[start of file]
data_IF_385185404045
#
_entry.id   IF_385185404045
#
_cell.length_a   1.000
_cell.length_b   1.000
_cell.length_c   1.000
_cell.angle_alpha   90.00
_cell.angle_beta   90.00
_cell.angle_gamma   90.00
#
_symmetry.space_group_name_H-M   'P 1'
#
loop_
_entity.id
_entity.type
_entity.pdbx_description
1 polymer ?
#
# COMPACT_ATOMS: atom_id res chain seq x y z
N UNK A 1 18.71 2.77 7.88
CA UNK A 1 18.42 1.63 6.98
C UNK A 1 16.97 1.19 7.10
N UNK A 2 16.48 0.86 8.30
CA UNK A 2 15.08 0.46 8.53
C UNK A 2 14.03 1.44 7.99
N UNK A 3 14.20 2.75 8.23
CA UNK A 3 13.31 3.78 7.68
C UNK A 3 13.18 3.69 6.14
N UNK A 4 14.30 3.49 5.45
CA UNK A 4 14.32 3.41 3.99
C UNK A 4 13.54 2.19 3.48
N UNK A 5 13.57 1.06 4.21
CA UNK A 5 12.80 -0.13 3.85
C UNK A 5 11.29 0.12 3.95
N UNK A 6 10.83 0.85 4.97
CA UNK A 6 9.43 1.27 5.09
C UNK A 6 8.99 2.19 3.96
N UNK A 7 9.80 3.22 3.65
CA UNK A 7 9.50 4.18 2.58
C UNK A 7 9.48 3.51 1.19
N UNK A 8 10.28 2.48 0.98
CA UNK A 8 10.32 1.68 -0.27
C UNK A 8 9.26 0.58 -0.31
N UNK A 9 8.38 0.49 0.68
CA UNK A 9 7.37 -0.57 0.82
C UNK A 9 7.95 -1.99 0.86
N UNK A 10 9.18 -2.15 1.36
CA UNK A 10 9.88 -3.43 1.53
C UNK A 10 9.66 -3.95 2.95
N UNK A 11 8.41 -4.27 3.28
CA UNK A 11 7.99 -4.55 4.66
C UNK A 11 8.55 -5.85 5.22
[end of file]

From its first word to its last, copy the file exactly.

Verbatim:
data_IF_385185404045
#
_entry.id   IF_385185404045
#
_cell.length_a   1.000
_cell.length_b   1.000
_cell.length_c   1.000
_cell.angle_alpha   90.00
_cell.angle_beta   90.00
_cell.angle_gamma   90.00
#
_symmetry.space_group_name_H-M   'P 1'
#
loop_
_entity.id
_entity.type
_entity.pdbx_description
1 polymer ?
#
# COMPACT_ATOMS: atom_id res chain seq x y z
N UNK A 1 18.71 2.77 7.88
CA UNK A 1 18.42 1.63 6.98
C UNK A 1 16.97 1.19 7.10
N UNK A 2 16.48 0.86 8.30
CA UNK A 2 15.08 0.46 8.53
C UNK A 2 14.03 1.44 7.99
N UNK A 3 14.20 2.75 8.23
CA UNK A 3 13.31 3.78 7.68
C UNK A 3 13.18 3.69 6.14
N UNK A 4 14.30 3.49 5.45
CA UNK A 4 14.32 3.41 3.99
C UNK A 4 13.54 2.19 3.48
N UNK A 5 13.57 1.06 4.21
CA UNK A 5 12.80 -0.13 3.85
C UNK A 5 11.29 0.12 3.95
N UNK A 6 10.83 0.85 4.97
CA UNK A 6 9.43 1.27 5.09
C UNK A 6 8.99 2.19 3.96
N UNK A 7 9.80 3.22 3.65
CA UNK A 7 9.50 4.18 2.58
C UNK A 7 9.48 3.51 1.19
N UNK A 8 10.28 2.48 0.98
CA UNK A 8 10.32 1.68 -0.27
C UNK A 8 9.26 0.58 -0.31
N UNK A 9 8.38 0.49 0.68
CA UNK A 9 7.37 -0.57 0.82
C UNK A 9 7.95 -1.99 0.86
N UNK A 10 9.18 -2.15 1.36
CA UNK A 10 9.88 -3.43 1.53
C UNK A 10 9.66 -3.95 2.95
N UNK A 11 8.41 -4.27 3.28
CA UNK A 11 7.99 -4.55 4.66
C UNK A 11 8.55 -5.85 5.22